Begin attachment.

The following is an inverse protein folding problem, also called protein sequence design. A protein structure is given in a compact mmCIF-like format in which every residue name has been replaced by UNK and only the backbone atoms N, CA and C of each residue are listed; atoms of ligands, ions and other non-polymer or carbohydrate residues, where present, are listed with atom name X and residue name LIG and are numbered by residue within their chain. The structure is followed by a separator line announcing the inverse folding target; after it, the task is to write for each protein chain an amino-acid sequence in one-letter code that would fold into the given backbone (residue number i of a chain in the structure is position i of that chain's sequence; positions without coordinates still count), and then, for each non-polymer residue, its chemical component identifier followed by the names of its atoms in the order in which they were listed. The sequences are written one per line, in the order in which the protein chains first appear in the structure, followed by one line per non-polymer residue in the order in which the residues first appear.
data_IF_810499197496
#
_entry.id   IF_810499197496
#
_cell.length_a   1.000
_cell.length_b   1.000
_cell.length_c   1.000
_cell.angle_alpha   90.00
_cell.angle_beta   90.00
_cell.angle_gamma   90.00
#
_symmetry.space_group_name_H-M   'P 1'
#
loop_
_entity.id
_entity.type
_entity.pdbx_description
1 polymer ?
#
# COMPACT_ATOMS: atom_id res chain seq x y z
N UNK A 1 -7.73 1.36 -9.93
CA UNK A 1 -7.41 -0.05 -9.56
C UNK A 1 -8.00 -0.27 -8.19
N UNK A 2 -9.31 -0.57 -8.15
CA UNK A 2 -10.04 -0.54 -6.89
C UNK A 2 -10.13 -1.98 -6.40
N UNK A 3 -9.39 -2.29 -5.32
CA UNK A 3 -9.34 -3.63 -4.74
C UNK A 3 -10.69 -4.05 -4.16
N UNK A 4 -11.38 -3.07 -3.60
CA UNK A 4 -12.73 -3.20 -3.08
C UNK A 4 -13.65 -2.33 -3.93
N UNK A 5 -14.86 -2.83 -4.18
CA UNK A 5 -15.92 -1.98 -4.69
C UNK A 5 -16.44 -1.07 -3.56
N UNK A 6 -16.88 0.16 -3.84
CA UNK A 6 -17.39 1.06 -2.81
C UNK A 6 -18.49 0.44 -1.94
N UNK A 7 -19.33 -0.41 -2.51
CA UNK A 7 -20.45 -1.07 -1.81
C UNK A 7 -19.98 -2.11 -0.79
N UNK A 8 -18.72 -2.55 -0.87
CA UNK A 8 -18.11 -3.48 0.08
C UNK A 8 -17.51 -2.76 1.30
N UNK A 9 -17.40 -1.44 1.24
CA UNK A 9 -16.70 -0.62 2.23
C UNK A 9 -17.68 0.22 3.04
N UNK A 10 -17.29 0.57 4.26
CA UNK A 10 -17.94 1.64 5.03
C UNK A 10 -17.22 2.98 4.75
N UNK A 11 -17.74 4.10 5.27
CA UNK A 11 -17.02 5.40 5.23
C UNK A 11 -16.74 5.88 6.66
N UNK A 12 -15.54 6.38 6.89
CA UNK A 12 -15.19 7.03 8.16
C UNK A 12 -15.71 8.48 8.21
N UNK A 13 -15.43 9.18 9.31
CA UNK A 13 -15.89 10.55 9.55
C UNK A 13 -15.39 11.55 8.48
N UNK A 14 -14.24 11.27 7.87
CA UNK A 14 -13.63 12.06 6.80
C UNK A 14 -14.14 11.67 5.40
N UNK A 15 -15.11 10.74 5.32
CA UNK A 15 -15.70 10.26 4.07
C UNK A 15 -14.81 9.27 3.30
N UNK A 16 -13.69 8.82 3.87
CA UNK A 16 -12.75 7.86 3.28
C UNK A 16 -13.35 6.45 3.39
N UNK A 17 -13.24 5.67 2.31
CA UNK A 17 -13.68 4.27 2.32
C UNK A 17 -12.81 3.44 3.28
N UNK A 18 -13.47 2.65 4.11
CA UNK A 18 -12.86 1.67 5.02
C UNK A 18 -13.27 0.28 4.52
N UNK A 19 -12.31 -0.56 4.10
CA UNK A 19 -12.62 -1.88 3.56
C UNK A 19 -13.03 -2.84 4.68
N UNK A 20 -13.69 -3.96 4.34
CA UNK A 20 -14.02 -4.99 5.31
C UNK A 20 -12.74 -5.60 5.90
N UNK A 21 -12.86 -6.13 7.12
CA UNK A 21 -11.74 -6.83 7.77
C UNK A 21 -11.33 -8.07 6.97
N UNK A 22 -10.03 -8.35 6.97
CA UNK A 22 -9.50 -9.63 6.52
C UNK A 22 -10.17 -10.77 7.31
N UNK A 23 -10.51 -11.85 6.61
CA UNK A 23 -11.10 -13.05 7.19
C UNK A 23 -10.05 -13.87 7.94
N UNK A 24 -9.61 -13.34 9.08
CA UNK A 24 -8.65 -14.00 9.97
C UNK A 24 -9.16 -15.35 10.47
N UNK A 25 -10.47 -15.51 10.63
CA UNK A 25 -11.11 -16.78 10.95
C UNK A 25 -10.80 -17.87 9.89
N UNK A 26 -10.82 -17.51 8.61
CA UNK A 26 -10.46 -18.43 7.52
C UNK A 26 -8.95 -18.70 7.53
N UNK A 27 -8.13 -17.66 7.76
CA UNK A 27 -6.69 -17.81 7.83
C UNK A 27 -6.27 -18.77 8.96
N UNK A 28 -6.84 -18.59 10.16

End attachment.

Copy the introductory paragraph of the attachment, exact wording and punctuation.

The following is an inverse protein folding problem, also called protein sequence design. A protein structure is given in a compact mmCIF-like format in which every residue name has been replaced by UNK and only the backbone atoms N, CA and C of each residue are listed; atoms of ligands, ions and other non-polymer or carbohydrate residues, where present, are listed with atom name X and residue name LIG and are numbered by residue within their chain. The structure is followed by a separator line announcing the inverse folding target; after it, the task is to write for each protein chain an amino-acid sequence in one-letter code that would fold into the given backbone (residue number i of a chain in the structure is position i of that chain's sequence; positions without coordinates still count), and then, for each non-polymer residue, its chemical component identifier followed by the names of its atoms in the order in which they were listed. The sequences are written one per line, in the order in which the protein chains first appear in the structure, followed by one line per non-polymer residue in the order in which the residues first appear.